State Rep La Shawn Ford has heard the argument that marijuana is a gateway drug, and in one sense he agrees. “Marijuana is not a gateway to the next hard drug,” the west-side Democrat says, “but the gateway to prison.”

He doesn’t think that’s right—especially given the fact that pot laws are disproportionately enforced in low-income and African-American communities.

In March Ford introduced a bill that would lower the penalties for marijuana possession statewide. Rather than facing an arrest and potential jail time, anyone caught with up to an ounce would be fined between $500 and $1,000.

The bill was promptly buried in committee, and a spokesman for house speaker Michael Madigan gives it little chance of surfacing anytime soon.

But Ford hasn’t given up. Over the summer he hosted a town hall meeting in Oak Park on marijuana policy, and most of the 50 people who attended said they favored decriminalization or outright legalization. In response to the feedback, Ford plans to lower the fines in his bill.

Despite indifference from the house leadership, Ford says support for change is growing on both sides of the aisle. “Now everyone’s saying, ‘I want to meet with you—let’s make it work,'” he says. “I think people are seeing it as a real issue because of the state fiscal problems.”

He says he’s planning to meet with other legislators and representatives from the state police and Governor Pat Quinn’s office in early December. Neither returned our calls for comment.

But Representative Dennis Reboletti, a west-suburban Republican, says he’ll be part of the discussions because he’d like to figure out a way to save money and get more drug users into treatment.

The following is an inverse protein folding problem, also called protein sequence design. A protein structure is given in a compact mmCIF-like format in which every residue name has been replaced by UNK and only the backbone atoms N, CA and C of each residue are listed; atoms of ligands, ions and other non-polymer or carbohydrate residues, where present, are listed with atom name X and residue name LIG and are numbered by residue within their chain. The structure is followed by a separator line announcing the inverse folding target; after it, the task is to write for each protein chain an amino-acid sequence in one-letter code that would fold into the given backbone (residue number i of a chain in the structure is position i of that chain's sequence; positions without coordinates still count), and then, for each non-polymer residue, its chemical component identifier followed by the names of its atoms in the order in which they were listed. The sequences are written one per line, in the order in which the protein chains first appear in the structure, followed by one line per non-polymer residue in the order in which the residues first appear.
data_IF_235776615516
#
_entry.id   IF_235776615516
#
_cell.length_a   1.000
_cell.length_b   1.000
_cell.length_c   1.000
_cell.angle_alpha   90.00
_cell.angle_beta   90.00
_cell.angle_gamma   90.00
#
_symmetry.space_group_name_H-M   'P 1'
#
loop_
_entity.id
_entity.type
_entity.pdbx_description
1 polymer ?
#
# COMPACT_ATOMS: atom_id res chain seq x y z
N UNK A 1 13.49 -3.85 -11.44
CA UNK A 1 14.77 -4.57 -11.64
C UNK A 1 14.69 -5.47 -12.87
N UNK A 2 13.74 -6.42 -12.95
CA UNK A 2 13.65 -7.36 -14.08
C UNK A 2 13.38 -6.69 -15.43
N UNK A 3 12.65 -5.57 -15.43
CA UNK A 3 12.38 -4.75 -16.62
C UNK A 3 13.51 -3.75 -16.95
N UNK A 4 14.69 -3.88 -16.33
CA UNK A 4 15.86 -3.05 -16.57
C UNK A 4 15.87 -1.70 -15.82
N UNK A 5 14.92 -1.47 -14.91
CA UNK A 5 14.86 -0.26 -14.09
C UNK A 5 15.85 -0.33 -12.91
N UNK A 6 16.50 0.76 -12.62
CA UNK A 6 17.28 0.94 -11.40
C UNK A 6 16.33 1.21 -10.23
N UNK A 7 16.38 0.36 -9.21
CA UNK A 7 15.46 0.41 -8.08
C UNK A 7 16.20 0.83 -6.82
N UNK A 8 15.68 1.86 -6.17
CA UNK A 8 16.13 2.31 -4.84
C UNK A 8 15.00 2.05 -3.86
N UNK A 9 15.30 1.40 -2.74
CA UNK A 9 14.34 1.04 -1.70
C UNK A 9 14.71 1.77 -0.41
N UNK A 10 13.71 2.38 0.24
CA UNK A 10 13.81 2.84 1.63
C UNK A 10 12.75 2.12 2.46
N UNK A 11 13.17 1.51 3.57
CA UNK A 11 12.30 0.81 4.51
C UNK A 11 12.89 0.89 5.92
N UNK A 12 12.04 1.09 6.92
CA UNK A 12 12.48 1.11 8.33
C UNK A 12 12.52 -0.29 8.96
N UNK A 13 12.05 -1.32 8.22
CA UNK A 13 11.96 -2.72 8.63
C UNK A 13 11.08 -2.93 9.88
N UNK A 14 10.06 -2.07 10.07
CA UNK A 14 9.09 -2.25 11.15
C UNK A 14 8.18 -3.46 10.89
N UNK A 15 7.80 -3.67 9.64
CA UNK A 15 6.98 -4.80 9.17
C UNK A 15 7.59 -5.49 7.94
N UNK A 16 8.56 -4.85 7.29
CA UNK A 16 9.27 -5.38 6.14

Misdemeanor cannabis possession “isn’t the crime of the century,” says Reboletti, a former narcotics prosecutor in Will County. Yet he stresses that he won’t let lawbreakers off the hook. He isn’t even comfortable referring to it as a “decriminalization” bill. “If we’re imposing fines or treatment, that’s not decriminalizing it,” he says.

Building a political coalition around marijuana policy can be extraordinarily touchy. Reboletti opposed a medical marijuana bill that fell short in the house in May, saying he was concerned that it violated federal law. On the other hand, the medical marijuana bill’s chief sponsor, Skokie Democrat Lou Lang, says he’s not sure he can support decriminalization legislation.

“At first I opposed La Shawn’s bill because I thought it would undermine the effort on my bill,” Lang says. “But now I’m not so sure. Maybe it would scare people into the medical marijuana side.”

For his part, Ford says he’s not satisfied with his bill either—he thinks legalization should be discussed, but for practical reasons it’s not anywhere close to the conversation yet.

“Legalization of marijuana is not an issue for me right now,” he says. “Legalization of marijuana is probably not going to happen until you and I retire.”